(n.); artist’s studio or workshop; c. 1840, from the old French astelier (“carpenter’s workshop, woodpile”)
“Part of what I loved about poetry was how the distinction between fiction and nonfiction didn’t obtain,” [Lerner] says, “how the correspondence between text and world was less important than the intensities of the poem itself.”
From “With Storms Outside, Inner Conflicts Swirl”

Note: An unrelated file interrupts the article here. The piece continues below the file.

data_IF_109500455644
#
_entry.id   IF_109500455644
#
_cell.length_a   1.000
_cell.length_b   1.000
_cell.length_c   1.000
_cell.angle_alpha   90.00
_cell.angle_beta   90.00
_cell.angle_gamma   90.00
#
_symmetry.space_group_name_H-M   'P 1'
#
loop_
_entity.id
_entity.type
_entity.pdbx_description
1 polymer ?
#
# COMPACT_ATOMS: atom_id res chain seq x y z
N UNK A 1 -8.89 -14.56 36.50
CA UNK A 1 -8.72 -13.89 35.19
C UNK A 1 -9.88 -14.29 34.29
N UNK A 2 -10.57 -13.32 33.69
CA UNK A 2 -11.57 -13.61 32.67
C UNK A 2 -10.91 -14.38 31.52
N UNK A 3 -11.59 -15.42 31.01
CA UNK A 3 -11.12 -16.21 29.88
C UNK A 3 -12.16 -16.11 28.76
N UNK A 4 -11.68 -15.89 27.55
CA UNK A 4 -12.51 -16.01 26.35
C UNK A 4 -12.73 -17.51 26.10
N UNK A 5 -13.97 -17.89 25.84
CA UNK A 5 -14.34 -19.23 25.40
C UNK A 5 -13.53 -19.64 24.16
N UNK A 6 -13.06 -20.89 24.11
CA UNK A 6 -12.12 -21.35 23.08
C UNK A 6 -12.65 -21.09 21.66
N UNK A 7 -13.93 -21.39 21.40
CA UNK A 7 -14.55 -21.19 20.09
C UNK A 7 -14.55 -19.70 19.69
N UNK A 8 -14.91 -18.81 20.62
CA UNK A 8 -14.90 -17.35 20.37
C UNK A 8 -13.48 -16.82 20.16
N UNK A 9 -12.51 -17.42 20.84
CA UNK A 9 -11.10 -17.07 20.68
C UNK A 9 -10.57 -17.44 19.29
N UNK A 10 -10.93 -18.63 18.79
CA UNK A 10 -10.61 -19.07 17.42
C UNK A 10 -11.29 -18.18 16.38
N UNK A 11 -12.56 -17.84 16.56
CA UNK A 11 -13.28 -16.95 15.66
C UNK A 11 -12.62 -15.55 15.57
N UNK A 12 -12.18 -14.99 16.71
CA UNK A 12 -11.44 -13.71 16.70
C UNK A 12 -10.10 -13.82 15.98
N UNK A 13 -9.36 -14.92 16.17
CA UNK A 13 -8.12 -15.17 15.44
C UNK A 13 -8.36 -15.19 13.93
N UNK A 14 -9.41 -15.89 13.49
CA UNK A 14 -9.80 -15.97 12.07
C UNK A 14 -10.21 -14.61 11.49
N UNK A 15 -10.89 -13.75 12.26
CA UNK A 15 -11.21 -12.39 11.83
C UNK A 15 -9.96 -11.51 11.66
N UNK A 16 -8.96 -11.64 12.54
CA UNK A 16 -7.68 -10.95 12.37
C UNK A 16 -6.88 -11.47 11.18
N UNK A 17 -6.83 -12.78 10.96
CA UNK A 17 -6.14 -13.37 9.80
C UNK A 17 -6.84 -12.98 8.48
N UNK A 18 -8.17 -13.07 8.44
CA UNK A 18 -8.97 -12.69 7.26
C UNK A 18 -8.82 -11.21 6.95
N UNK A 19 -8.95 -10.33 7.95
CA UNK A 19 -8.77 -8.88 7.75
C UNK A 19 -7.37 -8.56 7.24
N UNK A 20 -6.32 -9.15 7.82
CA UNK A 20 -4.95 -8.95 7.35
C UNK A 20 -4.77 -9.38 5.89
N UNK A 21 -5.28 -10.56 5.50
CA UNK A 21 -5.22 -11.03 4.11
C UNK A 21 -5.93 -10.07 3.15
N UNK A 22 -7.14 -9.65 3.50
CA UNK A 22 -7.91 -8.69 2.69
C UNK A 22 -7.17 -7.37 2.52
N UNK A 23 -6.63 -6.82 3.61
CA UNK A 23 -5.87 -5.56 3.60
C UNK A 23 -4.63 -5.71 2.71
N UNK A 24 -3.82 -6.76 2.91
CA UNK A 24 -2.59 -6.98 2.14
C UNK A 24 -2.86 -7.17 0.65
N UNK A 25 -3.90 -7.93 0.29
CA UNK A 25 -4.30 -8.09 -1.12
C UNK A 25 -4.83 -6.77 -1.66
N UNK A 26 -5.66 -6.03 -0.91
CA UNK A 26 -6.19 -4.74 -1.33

How the old French word for a splinter of wood (astelle, likely from the Latin astula) evolved to eventually refer to an artist’s abode may be fodder only for the most archaic linguist. The rest of us will be satisfied in the knowledge that such places do exist, and that from them we’re treated to tapestries of thought and poetry woven into sublime works of art. For example, take some satisfaction in reading the New York Time‘s review of Ben Lerner’s latest novel, 10:04, an intertextual tapestry of reality and metaphor. Or, take a gander at this poignant webcomic from Asaf Hanuka.